By the time a pet owner notices fleas, immature flea stages have been developing in the home for up to two months, and the environment is full of fleas hatching and developing. Even when the owner repeatedly applies insecticide for two to three months, developing fleas can continue to show up on the pet and cause problems. This creepy concept is called the biomass and represents the entire load of immature flea stages in the home environment.

Up to 95% of a biomass in a home will develop and complete its emergence in one to two months, depending on temperature and relative humidity. Biomass hatches more quickly in warmer and more humid environments. Unless you address this biomass, the flea problem persists.

In one week ---> no more flea eggs ---> they have all become larvae

2 weeks later ----> no more larvae ----> they have all died or become pupae

2-4 weeks after that ----> no more pupae ----> they have all become adults, ready to feed and breed!

Time to get down to some sleuthing

In the aggravating event of a flea infestation that won’t quit—or a frustrating reinfestation—it’ll be up to you to dust off the Sherlock Holmes hat and help the pet owner determine where the fleas are coming from. Here’s a start:

> Hitchhikers. Fleas can get into the house on visiting animals (cats, dogs, ferrets, domestic rabbits, hedgehogs). Ask, “Have any animals visited your home in the past six months?” and “Have you brought in any used animal bedding?” and “Have any family or friends who own pets visited?”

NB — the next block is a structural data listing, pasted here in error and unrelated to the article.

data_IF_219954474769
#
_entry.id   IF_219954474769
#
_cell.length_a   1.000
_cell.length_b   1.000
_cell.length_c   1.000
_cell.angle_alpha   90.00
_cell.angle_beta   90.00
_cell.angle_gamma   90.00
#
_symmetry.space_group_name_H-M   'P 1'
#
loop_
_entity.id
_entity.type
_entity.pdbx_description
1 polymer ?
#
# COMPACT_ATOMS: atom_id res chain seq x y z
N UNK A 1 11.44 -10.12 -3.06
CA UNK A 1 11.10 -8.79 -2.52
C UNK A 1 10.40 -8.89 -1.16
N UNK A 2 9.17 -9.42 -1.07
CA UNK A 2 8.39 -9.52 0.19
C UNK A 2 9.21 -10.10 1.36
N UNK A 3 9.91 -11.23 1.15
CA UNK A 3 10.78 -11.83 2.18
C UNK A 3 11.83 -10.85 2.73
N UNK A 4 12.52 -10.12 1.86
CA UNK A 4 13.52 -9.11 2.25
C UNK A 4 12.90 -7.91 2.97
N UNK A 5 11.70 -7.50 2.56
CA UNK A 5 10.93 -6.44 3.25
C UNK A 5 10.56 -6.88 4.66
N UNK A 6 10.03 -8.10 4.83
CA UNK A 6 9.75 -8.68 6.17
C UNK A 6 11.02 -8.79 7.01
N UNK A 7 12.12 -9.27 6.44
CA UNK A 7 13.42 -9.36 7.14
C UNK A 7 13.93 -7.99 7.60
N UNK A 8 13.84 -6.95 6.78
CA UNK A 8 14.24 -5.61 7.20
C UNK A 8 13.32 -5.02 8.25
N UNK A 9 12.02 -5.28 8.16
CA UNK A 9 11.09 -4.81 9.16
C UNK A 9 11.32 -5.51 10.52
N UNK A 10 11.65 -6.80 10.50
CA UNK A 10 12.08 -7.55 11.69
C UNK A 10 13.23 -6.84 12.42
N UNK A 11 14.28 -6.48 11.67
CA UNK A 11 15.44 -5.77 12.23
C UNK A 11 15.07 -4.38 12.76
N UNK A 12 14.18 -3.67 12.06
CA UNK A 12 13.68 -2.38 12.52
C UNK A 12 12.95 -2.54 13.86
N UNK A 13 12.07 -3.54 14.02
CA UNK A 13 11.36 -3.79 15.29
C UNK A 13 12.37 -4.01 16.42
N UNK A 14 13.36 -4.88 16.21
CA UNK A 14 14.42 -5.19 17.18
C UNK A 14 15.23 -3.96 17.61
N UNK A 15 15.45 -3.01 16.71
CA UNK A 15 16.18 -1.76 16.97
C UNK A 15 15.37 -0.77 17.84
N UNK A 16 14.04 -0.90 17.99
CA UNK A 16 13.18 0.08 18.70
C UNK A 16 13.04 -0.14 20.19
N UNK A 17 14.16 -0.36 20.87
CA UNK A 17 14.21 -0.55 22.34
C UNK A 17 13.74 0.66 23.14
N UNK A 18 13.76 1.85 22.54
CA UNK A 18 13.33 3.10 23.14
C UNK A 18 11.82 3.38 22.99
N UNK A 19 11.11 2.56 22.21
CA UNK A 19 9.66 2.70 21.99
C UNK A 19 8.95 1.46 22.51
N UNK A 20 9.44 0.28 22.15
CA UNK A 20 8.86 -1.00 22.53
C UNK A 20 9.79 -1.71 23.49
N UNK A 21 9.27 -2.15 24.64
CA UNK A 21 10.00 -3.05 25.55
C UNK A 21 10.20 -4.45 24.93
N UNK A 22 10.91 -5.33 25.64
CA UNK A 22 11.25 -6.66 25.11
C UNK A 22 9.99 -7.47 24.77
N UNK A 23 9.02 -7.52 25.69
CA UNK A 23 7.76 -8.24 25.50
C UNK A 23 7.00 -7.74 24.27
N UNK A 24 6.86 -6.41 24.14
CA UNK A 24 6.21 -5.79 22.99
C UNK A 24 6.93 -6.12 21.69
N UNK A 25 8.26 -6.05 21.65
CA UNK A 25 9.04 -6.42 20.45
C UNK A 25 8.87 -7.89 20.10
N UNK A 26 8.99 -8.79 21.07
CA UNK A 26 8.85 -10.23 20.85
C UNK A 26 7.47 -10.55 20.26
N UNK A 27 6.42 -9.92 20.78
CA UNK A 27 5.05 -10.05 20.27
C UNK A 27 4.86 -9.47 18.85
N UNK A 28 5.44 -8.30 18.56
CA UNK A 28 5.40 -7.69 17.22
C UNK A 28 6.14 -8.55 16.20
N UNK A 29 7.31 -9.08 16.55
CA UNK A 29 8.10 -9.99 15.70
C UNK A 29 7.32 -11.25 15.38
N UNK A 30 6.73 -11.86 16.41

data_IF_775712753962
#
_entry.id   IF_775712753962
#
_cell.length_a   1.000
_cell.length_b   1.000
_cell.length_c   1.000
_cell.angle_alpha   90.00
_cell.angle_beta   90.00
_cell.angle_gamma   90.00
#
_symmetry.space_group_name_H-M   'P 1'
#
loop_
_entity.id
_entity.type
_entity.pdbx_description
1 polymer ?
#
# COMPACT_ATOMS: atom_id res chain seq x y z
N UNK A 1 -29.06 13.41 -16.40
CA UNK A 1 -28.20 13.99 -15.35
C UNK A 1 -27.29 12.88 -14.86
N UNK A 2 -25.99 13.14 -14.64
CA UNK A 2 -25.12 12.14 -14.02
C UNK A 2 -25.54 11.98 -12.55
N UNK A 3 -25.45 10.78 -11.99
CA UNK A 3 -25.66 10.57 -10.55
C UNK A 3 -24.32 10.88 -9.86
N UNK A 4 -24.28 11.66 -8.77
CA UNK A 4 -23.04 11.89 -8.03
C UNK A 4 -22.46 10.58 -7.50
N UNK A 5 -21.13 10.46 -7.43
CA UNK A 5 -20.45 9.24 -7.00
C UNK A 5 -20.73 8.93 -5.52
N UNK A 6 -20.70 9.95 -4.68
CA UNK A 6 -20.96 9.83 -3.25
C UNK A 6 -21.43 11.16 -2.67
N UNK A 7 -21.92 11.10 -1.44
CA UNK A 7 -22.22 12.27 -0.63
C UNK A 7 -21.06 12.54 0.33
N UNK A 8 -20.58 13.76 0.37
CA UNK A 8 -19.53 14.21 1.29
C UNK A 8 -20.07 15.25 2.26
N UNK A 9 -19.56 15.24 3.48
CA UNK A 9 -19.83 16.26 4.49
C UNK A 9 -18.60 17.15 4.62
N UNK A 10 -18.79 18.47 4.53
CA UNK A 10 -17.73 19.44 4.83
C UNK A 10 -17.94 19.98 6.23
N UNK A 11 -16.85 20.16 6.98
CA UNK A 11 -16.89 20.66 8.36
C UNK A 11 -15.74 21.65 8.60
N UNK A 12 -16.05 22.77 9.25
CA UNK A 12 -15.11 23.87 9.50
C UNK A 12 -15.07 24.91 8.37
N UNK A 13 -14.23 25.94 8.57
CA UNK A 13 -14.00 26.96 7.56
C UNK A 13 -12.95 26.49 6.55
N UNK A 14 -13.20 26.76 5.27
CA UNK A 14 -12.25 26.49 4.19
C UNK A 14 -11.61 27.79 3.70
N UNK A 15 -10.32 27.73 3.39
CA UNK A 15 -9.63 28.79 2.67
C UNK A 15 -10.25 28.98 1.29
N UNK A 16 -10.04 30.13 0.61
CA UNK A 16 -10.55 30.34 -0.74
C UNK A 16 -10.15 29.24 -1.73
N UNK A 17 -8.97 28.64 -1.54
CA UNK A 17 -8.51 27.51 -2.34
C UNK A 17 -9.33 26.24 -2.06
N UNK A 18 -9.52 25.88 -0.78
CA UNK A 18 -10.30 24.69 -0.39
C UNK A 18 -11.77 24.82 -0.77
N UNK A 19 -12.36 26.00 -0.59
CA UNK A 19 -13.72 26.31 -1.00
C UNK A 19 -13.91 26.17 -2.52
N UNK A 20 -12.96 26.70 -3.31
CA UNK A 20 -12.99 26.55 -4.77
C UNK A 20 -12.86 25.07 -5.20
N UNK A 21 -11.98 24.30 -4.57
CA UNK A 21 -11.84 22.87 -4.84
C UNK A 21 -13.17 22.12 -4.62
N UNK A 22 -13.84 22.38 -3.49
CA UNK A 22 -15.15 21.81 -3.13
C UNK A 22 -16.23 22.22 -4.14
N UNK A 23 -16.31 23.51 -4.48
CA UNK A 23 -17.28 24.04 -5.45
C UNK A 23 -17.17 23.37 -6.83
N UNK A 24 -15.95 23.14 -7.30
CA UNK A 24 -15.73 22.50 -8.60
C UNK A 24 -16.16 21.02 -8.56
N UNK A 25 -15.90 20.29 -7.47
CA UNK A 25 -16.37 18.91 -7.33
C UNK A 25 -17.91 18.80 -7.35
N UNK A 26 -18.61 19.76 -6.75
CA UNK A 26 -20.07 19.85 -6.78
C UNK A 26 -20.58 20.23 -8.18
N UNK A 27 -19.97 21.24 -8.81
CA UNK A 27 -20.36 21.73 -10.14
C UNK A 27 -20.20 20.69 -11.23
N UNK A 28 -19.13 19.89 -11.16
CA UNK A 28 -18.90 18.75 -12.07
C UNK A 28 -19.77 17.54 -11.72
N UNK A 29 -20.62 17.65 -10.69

> Wild animals. Raccoons, opossums and feral cats get around and serve as a source of recurrent flea infestations. Ask, “Where does your pet like to spend its time outside?” Fleas can drop out of trees where wild animals hide and hitchhike in on clothes. Flea larvae love any shady, cool area—piles of leaves in shady spots, under the porch and shady mulched areas. You can see that fleas don’t need to directly interact with pets to give the gift of fleas. If wildlife can’t be kept out of the yard, pets will need to be on lifelong flea control.

> Typhoid Mary. Client needs to know that all pets in a household must be on strict flea control, including indoor-only pets. Ask, “Are there animals in the household that aren’t being treated?”

Home is where the hassle is

Pets’ favorite spots are where the most fleas in various life stages will be—and where you and the client should focus your environmental treatment. Why? Because this is where most eggs are deposited and larvae require flea feces for nutrition.

Indoor areas such as pet and human beds, the underside of couch cushions, carpets and area throw rugs harbor the lurking biomass, ready to hatch and terrorize pets and people alike. Outdoor areas where your pet likes to rest such as under porches, leaf piles and mulched areas, are suspect areas for fleas and need to be treated.

Seek and destroy